Art is like an iceberg: The part you see is only the tip of the thing, poking out from a mass of study, practice, trial, error, dead ends, unexpected pathways, and liberating discoveries lying silently below sea level.
The structure of an arts environment – the private/public edifice that holds the whole thing up, from arts classes in schools to community cultural centers to new plays to dances to orchestra concerts to essential funding – is much the same. What gets done quietly and behind the scenes, from legislative hearings to grant requests to municipal planning sessions to bureaucratic budgeting decisions, can have a giant effect on the health of an arts culture.
The three counties of the greater Portland metropolitan area are in the midst of a quiet but ambitious two-year overhaul of the submerged mass of the arts iceberg. Called Our Creative Future, it’s a planning effort that’s looking at the totality of the arts culture in Multnomah, Washington, and Clackamas counties, with an eye toward “helping articulate a clear vision for arts and culture, and developing goals and strategies to support that vision over the next 10 or more years.”
What does that mean in plain words? It’ll be a few months before we know for sure. The process began in August 2022 and is expected to continue through June 2024. Right now it’s deep in its second phase, called Community Engagement and Research, which is expected to last through July, and which involves just what it says: talking with people representing a broad diversity of cultural groups large and small, listening to their impressions of what’s working and what needs to be done, conducting an online survey of the ways that people do or don’t interact with cultural opportunities, and finally making sense out of all the information gathered. Several public events to gather information and viewpoints are scheduled in April.
To Portland City Arts Program Manager Jeff Hawthorne, the governmental point person for the project, the reassessment is overdue. “It was a similar cultural planning process in the 1990s, Arts Plan 2000, which led to the creation of the Regional Arts & Culture Council almost thirty years ago,” he said. A followup plan in 2008-09, he added, underscored a need for a regional arts funding mechanism but resulted instead in the formation of Portland’s annual city arts tax. Now, he said, “it’s time to plan for the future once again.”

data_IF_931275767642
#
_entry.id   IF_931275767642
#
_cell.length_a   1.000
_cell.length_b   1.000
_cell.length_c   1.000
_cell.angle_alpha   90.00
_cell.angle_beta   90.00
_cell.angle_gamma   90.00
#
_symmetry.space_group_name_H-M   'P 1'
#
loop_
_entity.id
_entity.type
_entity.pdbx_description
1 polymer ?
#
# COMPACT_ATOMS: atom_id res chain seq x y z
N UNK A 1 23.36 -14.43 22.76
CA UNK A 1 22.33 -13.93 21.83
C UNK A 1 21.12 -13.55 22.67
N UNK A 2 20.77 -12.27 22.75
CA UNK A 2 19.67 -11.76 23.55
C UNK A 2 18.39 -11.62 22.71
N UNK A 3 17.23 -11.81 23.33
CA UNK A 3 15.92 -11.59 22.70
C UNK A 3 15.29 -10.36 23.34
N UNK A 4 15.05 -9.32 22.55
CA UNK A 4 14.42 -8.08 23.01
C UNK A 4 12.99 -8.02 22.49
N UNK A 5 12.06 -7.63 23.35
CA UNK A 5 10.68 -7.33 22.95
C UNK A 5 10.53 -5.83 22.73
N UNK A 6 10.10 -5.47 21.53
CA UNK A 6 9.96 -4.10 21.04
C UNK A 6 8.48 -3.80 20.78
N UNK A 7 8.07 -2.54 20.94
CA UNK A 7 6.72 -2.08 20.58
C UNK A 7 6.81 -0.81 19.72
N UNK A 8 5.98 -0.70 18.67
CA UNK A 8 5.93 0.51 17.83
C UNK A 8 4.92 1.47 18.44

Subashini Ganesan-Forbes — choreographer, operator of the performance space New Expressive Works, former Portland creative laureate, member of the Oregon Arts Commission, and part of Our Creative Future’s 24-member steering committee — agrees. Greater Portland needs to catch up with the region’s changed makeup, she said: “It would’ve been nice to do this 10 years ago.”
Indeed, a great deal has changed since the 1990s. An arts scene that had focused on downtown Portland has expanded and spread out, not just to Portland’s East Side but also to its large suburbs. Covid, which hit arts organizations’ budgets hard, and the Black Lives Matter movement have left a deep imprint on the region. Downtown Portland has lost some of its economic punch to the suburbs, especially to Washington County, where the Silicon Forest and Nike have had a huge impact.
Hillsboro has become a vibrant cultural hub. Beaverton has scored big with the successful rollout of the new Patricia Reser Center for the Arts. Washington and Clackamas counties and east Portland to Gresham have become focuses of immigrant and other cultures, from Hispanic to South and Southeast Asian to Russian and more, and those communities have developed arts and cultural traditions of their own. In addition, since the rise of Covid many more people are working from home rather than in downtown Portland offices, and those homes are often in suburban and outer areas, strengthening those economies and cultural possibilities.